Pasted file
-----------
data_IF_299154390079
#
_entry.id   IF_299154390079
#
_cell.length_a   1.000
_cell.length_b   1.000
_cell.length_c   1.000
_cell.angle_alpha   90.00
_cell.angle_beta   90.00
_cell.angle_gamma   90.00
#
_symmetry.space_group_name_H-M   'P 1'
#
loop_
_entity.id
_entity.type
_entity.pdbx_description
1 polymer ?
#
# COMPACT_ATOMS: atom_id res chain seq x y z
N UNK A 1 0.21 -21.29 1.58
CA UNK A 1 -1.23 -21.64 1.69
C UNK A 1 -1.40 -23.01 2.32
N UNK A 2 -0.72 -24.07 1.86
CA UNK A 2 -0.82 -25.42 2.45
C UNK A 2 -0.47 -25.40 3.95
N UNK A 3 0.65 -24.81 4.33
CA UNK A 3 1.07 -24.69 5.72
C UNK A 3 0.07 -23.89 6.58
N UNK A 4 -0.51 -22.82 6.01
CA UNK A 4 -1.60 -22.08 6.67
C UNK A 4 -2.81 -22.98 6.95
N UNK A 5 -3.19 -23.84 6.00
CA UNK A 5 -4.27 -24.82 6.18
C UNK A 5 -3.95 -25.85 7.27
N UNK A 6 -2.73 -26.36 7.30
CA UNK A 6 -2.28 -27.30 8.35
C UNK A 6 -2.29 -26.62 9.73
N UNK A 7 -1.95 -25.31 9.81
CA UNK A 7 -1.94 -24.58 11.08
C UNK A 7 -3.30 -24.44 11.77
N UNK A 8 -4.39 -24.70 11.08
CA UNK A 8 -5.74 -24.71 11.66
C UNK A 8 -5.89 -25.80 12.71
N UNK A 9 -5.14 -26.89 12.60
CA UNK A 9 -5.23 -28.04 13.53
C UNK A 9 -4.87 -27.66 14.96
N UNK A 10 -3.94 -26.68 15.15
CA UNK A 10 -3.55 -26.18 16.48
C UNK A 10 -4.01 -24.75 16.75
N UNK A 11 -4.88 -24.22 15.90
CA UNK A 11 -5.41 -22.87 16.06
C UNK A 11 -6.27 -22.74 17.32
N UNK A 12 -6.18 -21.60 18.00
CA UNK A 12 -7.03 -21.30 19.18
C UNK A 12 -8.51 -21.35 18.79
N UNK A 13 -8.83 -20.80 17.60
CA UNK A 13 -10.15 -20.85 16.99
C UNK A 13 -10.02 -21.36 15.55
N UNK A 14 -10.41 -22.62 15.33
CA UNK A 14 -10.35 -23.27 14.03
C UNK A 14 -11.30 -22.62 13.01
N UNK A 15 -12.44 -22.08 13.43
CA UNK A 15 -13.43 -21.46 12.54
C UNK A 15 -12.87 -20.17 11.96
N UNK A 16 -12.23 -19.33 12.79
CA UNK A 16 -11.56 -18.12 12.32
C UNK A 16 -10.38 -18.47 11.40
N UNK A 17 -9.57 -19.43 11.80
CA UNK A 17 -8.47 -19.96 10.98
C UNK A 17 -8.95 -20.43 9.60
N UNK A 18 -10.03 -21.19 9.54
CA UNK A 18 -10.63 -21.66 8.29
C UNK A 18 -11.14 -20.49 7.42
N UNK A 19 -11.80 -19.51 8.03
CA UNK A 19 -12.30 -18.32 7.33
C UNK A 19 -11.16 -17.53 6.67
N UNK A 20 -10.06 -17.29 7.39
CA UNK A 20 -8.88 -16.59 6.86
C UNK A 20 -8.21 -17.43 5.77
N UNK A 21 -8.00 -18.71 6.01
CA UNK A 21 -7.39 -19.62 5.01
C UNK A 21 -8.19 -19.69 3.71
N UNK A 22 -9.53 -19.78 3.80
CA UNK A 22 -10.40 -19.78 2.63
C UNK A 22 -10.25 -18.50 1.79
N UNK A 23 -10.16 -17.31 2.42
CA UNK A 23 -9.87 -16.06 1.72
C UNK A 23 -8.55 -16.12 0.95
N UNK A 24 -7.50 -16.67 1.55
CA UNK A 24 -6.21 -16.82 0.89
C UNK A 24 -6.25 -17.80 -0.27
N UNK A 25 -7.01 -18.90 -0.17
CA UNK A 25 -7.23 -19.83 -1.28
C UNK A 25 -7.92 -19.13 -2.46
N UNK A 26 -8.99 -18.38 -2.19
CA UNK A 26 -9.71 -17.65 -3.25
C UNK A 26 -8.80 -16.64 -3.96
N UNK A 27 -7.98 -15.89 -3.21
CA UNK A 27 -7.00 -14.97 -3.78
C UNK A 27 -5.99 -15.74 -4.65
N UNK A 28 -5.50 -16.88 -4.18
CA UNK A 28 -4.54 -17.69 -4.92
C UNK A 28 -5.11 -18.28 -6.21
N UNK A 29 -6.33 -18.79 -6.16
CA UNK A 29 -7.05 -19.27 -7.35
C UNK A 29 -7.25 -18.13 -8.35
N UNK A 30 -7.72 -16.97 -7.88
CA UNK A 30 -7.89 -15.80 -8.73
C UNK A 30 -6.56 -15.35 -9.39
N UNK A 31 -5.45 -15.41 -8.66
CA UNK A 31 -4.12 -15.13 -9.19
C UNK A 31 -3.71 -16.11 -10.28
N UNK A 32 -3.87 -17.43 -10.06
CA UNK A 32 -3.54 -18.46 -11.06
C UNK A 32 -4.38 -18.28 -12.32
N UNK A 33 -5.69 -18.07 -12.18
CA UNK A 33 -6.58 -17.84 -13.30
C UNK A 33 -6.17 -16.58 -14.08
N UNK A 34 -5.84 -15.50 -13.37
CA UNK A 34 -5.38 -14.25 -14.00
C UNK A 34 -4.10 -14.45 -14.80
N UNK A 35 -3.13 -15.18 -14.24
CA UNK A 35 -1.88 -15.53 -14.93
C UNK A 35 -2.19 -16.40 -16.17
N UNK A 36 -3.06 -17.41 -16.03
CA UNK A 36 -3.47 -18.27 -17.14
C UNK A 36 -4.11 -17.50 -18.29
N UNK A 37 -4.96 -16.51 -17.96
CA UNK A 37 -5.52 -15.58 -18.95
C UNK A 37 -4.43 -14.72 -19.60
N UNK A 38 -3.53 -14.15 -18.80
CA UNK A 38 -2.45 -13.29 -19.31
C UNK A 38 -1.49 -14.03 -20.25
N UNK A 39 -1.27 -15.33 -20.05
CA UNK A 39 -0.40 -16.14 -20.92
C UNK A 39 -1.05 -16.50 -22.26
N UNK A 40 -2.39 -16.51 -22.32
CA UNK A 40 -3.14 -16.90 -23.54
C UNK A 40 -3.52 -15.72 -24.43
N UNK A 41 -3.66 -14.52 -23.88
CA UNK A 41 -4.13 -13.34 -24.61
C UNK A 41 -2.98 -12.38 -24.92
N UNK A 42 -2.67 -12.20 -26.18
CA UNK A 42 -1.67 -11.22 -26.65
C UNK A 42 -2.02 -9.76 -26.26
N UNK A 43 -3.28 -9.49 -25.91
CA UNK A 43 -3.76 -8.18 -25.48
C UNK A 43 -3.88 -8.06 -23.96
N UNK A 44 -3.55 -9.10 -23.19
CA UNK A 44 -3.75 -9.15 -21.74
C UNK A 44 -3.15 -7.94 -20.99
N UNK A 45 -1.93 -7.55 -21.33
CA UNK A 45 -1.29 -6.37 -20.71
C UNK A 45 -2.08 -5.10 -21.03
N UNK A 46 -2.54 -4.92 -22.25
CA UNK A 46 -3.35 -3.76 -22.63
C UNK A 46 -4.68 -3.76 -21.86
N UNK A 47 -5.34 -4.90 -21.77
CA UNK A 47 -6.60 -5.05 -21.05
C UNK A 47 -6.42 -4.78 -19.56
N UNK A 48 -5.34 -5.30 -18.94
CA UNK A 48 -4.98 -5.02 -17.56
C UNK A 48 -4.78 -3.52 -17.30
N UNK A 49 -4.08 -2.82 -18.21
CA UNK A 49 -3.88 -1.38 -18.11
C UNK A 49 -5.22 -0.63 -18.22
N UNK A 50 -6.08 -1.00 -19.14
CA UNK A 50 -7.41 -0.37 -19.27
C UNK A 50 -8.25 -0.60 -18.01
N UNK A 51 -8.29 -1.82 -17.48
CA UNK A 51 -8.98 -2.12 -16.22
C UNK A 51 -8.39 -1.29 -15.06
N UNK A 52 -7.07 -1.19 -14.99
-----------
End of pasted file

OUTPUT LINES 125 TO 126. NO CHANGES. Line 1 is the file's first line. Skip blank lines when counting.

C UNK A 35 -2.19 -16.40 -16.17
N UNK A 36 -3.06 -17.41 -16.03